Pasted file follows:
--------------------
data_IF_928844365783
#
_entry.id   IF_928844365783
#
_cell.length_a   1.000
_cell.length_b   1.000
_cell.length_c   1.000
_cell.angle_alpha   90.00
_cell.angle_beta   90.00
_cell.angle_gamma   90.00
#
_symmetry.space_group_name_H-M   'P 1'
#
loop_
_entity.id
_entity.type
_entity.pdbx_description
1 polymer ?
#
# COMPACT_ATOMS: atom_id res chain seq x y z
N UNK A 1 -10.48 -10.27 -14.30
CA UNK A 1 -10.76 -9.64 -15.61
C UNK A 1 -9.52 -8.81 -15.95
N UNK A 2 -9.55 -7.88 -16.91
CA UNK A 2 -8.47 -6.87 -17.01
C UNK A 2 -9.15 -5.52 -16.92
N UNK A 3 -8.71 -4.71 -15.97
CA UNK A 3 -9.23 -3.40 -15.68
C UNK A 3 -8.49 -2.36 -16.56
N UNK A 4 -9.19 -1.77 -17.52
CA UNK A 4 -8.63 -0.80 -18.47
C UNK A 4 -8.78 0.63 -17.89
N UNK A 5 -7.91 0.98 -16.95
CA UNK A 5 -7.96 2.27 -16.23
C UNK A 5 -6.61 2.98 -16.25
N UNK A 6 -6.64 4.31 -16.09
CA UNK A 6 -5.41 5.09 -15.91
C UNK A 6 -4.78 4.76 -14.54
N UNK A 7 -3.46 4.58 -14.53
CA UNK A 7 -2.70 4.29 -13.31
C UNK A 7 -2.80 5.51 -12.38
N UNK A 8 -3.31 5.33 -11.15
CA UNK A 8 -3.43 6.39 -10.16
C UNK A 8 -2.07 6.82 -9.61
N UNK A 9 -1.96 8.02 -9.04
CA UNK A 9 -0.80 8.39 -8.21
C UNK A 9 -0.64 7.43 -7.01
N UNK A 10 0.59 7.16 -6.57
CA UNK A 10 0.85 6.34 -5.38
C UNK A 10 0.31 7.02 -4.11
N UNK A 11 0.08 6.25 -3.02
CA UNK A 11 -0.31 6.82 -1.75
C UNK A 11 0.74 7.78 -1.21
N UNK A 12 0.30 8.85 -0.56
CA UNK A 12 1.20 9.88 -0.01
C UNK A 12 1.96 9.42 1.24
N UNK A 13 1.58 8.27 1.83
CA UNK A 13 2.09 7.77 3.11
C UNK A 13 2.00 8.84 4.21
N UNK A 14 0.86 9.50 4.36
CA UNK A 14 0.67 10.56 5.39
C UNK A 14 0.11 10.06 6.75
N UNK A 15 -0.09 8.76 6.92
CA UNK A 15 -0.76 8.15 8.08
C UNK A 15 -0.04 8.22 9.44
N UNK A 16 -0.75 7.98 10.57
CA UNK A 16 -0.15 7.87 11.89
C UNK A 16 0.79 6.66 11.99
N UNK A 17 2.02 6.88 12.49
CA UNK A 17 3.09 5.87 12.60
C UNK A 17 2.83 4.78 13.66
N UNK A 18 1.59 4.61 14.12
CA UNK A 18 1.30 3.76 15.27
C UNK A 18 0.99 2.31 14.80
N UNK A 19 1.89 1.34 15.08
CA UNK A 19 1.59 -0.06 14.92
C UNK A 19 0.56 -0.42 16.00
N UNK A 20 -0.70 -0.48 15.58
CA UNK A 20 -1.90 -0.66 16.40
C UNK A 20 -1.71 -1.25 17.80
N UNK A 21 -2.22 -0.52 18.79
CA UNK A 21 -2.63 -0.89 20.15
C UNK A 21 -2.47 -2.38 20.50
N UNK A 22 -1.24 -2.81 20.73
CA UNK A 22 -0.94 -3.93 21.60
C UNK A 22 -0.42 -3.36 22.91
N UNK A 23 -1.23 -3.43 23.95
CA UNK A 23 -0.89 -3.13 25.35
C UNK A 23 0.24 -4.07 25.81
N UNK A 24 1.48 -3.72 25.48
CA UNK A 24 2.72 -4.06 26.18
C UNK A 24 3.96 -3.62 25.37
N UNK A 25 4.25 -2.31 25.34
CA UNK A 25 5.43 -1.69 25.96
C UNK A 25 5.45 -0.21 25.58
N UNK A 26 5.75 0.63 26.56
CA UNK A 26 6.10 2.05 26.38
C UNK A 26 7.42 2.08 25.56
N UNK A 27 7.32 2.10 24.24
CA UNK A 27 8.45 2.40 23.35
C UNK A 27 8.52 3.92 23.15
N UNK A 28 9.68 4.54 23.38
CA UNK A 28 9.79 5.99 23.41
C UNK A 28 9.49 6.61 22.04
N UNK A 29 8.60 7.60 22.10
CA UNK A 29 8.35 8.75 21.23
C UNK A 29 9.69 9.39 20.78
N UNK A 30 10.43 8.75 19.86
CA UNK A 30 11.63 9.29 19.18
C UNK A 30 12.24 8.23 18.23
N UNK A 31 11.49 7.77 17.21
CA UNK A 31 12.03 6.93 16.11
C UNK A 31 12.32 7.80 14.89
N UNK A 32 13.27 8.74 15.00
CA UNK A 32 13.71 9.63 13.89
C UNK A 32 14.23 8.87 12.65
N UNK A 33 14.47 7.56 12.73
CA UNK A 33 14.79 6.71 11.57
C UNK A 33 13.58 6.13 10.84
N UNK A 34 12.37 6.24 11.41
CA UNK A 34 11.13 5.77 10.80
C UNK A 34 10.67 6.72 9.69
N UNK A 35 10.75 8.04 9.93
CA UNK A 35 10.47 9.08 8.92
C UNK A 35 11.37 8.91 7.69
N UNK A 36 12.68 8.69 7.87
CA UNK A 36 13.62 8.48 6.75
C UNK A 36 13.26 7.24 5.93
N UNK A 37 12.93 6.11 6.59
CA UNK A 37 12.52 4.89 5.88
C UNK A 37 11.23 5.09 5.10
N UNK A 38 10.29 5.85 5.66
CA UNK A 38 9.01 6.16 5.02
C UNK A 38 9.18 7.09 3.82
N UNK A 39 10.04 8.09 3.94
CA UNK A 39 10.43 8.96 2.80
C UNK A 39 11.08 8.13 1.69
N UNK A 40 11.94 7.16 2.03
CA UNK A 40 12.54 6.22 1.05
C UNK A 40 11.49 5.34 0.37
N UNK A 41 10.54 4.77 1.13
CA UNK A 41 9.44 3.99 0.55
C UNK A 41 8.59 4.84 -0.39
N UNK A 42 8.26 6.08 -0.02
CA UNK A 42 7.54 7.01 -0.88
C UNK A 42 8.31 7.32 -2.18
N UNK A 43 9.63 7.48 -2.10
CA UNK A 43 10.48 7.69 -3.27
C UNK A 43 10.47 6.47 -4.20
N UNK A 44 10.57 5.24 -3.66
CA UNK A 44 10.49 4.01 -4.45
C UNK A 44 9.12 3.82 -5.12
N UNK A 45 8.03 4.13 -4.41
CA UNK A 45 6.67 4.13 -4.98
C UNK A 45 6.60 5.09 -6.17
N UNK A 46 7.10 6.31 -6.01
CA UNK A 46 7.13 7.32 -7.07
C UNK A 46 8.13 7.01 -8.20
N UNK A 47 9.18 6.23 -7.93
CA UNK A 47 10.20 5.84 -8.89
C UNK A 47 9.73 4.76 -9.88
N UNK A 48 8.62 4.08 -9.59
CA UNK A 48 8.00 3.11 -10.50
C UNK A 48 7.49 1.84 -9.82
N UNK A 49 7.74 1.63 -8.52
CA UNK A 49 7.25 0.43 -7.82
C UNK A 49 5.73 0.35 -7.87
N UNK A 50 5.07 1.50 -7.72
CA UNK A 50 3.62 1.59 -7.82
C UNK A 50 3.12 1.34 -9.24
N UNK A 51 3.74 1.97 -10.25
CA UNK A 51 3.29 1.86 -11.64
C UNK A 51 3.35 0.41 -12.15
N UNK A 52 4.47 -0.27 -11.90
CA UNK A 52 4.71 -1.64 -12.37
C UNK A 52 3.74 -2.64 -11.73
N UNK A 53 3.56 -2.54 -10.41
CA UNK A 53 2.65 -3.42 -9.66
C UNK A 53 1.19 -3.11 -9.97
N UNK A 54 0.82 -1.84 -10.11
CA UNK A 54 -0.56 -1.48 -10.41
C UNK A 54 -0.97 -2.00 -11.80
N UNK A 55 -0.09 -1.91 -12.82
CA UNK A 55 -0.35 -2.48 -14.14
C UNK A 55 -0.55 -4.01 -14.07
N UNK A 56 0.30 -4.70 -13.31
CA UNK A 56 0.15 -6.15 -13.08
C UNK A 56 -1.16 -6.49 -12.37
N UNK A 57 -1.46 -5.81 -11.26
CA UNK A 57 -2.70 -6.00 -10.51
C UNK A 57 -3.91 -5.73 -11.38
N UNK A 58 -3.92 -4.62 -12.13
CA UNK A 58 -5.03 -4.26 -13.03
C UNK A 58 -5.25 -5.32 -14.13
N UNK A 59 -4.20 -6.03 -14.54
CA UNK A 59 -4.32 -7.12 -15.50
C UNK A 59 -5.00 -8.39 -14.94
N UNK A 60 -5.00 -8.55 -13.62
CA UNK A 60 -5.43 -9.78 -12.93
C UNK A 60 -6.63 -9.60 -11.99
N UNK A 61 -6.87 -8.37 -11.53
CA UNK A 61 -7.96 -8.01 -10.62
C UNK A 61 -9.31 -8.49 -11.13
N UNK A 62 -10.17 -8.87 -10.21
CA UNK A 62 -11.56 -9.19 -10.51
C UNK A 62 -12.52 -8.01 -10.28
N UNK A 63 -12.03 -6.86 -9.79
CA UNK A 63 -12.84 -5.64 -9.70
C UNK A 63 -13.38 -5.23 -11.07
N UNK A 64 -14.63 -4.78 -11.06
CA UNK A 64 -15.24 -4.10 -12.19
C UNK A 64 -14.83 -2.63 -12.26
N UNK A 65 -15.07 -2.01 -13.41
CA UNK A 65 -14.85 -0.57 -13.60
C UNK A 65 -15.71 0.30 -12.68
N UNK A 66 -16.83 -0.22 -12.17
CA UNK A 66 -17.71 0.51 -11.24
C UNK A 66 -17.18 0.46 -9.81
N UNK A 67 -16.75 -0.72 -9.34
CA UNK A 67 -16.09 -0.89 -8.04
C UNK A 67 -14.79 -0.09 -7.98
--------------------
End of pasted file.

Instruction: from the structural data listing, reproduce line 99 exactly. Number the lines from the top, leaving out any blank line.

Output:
N UNK A 27 7.32 2.10 24.24